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Mary Ann Unger

Caspar Pecho Tavern

File Name: MU002T.jpg
Approximate date:  About 1910
Submitter:   Mary Ann Unger


The Caspar Pecho Tavern, Engelsbrunn (now Fintinele, Romania).

Photo was taken circa 1910. From left: Anna Kiefer, Unknown, Terezia Dukarm Kiefer, Pancratz Kiefer, Elizabeth Dukarm Pecho and Caspar Pecho.

This elegant building was once owned by the Dukarm family. It's ownership passed to Caspar Pecho. The tavern was operated by Pancratz Kiefer and wife Terezia. When Pancratz died in 1911, wife Terezia and her blind mother Anna Koska Dukarm operated it. Caspar Pecho ran the butcher shop portion.

Following WWII, the ornamental work was knocked down from the building and it became the town store for many years. The building was razed in the late 1990s and an apartment house stands on the site.

My grandmother (Anna Kiefer) recalled that Anna Koska Dukarm, despite her blindness, ran a tight establishment and knew customers by their walk. As WWI approached, more and more soldiers came into the tavern and the women were becoming apprehensive. Anna Kiefer emigrated to Trenton, NJ in March 1914. Her mother Terezia Dukarm Kiefer came in 1922. Anna Koska Dukarm, Elizabeth Dukarm Pecho and Caspar Pecho remained in Engelsbrunn until their deaths.


Present site of Caspar Pecho Tavern

File Name: MU001T.jpg
Submitter:   Mary Ann Unger


The home of Anna Koska Dukarm remains: it is to the left of the new apartment building.

Color photo by Ed Dukarm of Texas.


Catholic Church in Engelsbrunn

File Name: MU003T.jpg
Submitter:   Mary Ann Unger


First some information on Engelsbrunn, now Fintinele. The town was established in 1766 with 97 colonist families (352 people). The settlers came mainly from Trier, Lorraine, Luxembourg and the Saarland. By the spring of 1767 there were 104 families and 500-600 people! The original name was "Kisfaluda" meaning "small village" in Hungarian. In 1768 following a visit of Josef II, the town was renamed "Engelsbrunn" because the founder had put an angel (probably of wood) on the well over the spring in the center of the town. Today there is a column with a metal angel in the park in front of the Catholic Church, on the old spring's site.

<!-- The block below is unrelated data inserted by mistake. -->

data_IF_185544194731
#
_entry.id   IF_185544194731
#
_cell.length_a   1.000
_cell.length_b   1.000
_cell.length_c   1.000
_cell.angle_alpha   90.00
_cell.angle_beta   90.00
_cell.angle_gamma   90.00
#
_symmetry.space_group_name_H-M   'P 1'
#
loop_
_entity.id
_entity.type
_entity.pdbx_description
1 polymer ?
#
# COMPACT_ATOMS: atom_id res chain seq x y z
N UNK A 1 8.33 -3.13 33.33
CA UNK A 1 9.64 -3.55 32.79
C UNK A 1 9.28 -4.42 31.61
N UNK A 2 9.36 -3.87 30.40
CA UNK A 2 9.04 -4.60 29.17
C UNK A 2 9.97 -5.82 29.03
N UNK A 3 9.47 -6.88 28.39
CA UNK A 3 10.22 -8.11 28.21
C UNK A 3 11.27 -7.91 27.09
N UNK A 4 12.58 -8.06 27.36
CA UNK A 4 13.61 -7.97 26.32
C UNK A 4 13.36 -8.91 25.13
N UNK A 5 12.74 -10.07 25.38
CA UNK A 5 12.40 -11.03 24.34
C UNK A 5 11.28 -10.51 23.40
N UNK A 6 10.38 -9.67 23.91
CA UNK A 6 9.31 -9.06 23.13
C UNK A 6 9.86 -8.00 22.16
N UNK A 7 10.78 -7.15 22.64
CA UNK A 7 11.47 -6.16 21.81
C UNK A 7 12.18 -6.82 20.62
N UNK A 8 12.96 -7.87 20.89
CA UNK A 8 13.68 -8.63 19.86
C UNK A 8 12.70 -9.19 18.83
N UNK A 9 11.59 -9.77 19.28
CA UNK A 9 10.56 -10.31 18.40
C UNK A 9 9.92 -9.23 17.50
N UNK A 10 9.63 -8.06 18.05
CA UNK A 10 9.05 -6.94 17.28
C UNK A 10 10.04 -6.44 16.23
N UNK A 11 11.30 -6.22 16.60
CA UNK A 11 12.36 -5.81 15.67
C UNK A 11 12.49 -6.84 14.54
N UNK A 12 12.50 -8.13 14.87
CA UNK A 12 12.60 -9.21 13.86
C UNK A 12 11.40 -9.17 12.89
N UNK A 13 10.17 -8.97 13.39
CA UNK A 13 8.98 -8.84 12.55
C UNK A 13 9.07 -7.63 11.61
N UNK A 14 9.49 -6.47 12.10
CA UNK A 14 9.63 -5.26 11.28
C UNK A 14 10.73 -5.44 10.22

The Catholic Church was dedicated in 1780, after the steeple scaffold fell during construction in 1799, killing five people and injuring another 19. In 1848, during the Hungarian Revolution, the church was struck (and still bears scars) by cannon balls. In 1853, the church received an organ and a 870 pound bell, new benches were purchased and the floor was covered in Kehlheim marble. In 1916, for the war, the benches are removed and the bells are requisitioned along with the organ pipes. In 1923, new bells are purchased, the organ gets its pipes and benches are installed. In WWII, the church sustains light damage.

Catholic Church and park, in foreground, white column has the "Angel over the Sring" statue at top.

Photo credits: Ed Dukarm.


Catholic Church in Engelsbrunn

File Name: MU004T.jpg
Submitter:   Mary Ann Unger


View of the main altar from choir loft.

Photo credits: Ed Dukarm.


Catholic Church in Engelsbrunn

File Name: MU005T.jpg
Submitter:   Mary Ann Unger


View of the Mary altar from choir loft.

Photo credits: Ed Dukarm.


Catholic Church in Engelsbrunn

File Name: MU006T.jpg
Submitter:   Mary Ann Unger


Organ as it appears today.

Photo credits: Ed Dukarm.